Friday, June 26, 2009

The Golden Rule: Don't have Debt

In the personal finance world we all know that debt is the sure fire way to live moneyless and is the reason why people cannot create wealth. You know how I feel about debt and that we as a nation have to stop carrying debt from individuals, corporations, and mostly our government. If you don't care about those things I would highly suggest watching I.O.U.S.A. I believe for the most part, that a large majority of US consumers have figure this out and are working to cut down their debt. I am pretty sure that our government is doing the exact opposite as running up massive debt—which we will talk about later.

I came across an article yesterday on cnnmoney by Paul La Monica that talks about how companies with low debt loads are out performing stocks of firms that are in massive amounts of debt. Here are some interesting stats from the article:
According to figures from Thomson Baseline, shares of S&P 500 companies with a long-term debt to capital ratio below 34% -- the S&P 500 average -- are up an average of 10.3% this year. The S&P 500 stocks with debt loads above 34% are up only 1.2%.

This holds true for smaller companies too. Firms in the S&P SmallCap 600 with a below-average debt load are up 7.2% this year while those with higher debt loads are down 1.6%.

Shares of S&P 500 firms that are debt-free are up an average of 15.6% this year. Debt-free tech giants Apple and Google have both surged more than 30%.
So we can see here as well, that for companies and personal investors, that debt is not the way to go. If you were to invest your hard earned money in a company, would you invest in a company whose balance sheet is pristine or in one that is carrying a load of debt?

Craig Callahan, founder of ICON Advisers, an investment firm with $3.5 billion in assets tells us why companies that have low debt have an advantage.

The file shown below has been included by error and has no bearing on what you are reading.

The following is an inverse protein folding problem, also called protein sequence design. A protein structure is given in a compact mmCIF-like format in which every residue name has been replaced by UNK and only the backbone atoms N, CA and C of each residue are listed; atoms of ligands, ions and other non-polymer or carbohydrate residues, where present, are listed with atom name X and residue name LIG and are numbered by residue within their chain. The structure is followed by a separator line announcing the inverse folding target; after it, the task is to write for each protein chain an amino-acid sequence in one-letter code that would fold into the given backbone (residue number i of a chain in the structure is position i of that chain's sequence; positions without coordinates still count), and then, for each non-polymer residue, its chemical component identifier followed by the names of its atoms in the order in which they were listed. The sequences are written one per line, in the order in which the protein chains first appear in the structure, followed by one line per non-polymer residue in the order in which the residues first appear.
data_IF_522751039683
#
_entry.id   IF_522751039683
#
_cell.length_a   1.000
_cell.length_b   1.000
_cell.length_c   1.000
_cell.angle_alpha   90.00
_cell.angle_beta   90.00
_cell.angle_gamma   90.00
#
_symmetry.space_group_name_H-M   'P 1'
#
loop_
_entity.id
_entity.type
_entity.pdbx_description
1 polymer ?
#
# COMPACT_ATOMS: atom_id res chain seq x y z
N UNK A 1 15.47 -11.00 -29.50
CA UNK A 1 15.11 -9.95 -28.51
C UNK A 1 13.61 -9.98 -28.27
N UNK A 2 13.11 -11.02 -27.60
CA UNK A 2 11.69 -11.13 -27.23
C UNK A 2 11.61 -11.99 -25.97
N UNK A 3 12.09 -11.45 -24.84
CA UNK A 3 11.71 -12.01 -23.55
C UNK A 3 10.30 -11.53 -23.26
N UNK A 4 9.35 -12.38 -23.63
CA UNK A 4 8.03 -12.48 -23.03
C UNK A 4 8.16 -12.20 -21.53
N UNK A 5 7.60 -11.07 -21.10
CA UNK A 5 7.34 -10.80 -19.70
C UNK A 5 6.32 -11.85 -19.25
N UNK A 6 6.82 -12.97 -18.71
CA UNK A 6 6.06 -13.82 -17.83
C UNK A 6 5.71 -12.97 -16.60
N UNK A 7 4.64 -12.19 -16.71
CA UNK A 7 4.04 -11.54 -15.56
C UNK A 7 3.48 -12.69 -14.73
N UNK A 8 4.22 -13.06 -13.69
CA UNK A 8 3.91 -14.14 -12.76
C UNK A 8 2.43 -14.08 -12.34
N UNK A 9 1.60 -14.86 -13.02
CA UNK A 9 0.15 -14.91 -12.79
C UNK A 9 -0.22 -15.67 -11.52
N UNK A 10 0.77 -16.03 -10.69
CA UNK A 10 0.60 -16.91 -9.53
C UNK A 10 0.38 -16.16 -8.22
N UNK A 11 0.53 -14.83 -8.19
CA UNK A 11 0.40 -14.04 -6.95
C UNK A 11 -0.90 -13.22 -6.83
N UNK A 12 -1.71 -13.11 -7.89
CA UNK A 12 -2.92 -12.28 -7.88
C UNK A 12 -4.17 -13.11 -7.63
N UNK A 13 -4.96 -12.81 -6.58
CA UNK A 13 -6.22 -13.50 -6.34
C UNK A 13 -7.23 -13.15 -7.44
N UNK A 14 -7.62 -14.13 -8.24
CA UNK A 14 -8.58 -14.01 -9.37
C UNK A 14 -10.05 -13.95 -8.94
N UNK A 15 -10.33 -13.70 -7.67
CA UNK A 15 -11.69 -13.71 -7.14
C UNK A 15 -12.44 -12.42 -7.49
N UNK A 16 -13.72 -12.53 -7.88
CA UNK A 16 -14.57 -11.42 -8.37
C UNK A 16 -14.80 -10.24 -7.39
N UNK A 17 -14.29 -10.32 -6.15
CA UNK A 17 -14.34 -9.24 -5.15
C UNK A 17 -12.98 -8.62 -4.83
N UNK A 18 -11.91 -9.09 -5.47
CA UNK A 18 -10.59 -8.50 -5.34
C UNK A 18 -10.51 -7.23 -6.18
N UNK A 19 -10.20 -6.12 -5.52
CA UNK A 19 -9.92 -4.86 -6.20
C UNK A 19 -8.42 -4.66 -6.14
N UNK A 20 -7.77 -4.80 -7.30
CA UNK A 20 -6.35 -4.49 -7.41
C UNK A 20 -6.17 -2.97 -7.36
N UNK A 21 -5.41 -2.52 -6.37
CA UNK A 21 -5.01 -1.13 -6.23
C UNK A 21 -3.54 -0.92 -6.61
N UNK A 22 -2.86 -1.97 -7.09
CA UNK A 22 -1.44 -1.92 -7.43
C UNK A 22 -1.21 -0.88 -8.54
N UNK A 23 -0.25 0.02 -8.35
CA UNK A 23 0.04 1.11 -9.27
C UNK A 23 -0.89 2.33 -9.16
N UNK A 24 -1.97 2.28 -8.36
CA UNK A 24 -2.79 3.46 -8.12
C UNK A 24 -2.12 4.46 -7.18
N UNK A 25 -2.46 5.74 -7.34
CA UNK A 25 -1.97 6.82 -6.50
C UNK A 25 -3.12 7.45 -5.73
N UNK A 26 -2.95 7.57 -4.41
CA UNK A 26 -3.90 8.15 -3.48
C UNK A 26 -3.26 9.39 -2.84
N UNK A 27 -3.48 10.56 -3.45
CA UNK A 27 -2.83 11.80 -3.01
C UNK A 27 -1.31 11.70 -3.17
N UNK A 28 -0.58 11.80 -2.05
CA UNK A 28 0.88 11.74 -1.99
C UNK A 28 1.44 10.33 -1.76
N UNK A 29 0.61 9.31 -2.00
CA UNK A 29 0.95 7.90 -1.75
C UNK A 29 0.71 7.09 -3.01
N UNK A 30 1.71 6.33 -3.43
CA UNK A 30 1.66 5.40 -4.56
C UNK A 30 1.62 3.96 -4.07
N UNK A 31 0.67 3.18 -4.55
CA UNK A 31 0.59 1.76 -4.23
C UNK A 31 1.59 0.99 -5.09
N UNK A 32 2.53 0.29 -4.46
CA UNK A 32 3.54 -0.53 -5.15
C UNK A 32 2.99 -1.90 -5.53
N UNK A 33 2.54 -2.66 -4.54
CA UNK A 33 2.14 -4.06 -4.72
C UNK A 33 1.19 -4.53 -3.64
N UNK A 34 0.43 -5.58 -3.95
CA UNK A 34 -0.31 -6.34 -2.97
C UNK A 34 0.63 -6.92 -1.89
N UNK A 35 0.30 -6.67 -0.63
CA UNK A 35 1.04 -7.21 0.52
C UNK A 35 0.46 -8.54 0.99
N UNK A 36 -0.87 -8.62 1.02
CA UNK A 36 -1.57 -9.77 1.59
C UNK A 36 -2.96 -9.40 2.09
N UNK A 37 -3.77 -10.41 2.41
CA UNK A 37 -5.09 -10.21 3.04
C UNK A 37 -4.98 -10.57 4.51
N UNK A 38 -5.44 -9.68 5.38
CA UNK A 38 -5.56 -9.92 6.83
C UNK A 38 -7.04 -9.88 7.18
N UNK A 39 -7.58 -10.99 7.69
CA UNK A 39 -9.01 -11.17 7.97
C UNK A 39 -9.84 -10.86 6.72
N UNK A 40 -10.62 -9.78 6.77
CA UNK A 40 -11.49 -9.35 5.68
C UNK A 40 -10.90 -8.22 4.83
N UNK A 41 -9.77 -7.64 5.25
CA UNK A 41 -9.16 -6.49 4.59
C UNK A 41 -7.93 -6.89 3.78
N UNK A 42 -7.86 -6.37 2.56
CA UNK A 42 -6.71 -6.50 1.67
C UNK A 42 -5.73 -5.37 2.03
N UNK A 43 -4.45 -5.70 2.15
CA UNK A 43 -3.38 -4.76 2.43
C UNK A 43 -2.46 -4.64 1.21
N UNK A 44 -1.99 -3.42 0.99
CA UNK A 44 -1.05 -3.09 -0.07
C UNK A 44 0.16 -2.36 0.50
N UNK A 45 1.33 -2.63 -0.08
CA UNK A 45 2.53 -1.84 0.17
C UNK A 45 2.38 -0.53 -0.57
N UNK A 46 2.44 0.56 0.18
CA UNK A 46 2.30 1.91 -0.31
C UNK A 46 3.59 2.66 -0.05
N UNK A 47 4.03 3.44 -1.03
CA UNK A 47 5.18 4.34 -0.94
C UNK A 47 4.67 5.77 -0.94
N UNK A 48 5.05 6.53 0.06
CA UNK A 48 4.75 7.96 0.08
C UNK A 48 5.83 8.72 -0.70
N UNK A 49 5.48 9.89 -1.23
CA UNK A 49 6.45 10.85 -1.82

"In times like this, companies with high cash and low debt levels are in a better position to survive and take advantage of opportunities to grow through acquisitions,"
"Any type of financing is tough to come by. And in cyclical businesses, firms with no or little debt have a competitive advantage,"
Paul La Monica even names our good government handout buddies Lehman Brothers and General Motors along with General Growth Properties as example of companies that carried around to much debt. (note: why wouldn't they take on risk if they are going to get bailed out? General Growth Properties filed for bankruptcy) Callahan makes a great point when he says that companies with high cash and low debt levels are able to grow through acquisitions. Only if the government would allow companies to fail so other companies could buy up there assets and expand.

The golden rule here is pretty simple: don't have debt. Don't carry around personal debt, don't invest in companies that have debt, don't be a business that carries debt, and don't allow our government to spend us into nonsustaining debt. Why can everyone see this except our government?

Related Post
GM - Government Motors

Would you invest in a company that was high in debt? Is debt ok for some individuals, businesses, or our government? Leave a comment!


  1. Thanks for linking to the I.O.U.S.A. movie - I hadn't seen it before and it was quite powerful.

    Are far as investing goes, the few stock purchases I made in March were limited to companies that had a superior debt/cash flow ratio.

  2. Hi,
    I used "Credit Solution" to settle my debt and avoid bankruptcy.They managed to reduce my debt up to 58% and improve my credit score .It's legitimate . I came across this company on NBC News Special Edition.Check it out here:

  3. Thanks for sharing such great post, according to me after getting out of the debt trap you'll be tension free, but for that you have to list out your expenses and try to remove all that which are not necessary. On the other hand you can find some other way to earn extra income and save it in safe manner. By following all this ways you can boost your credit score and get out of debt.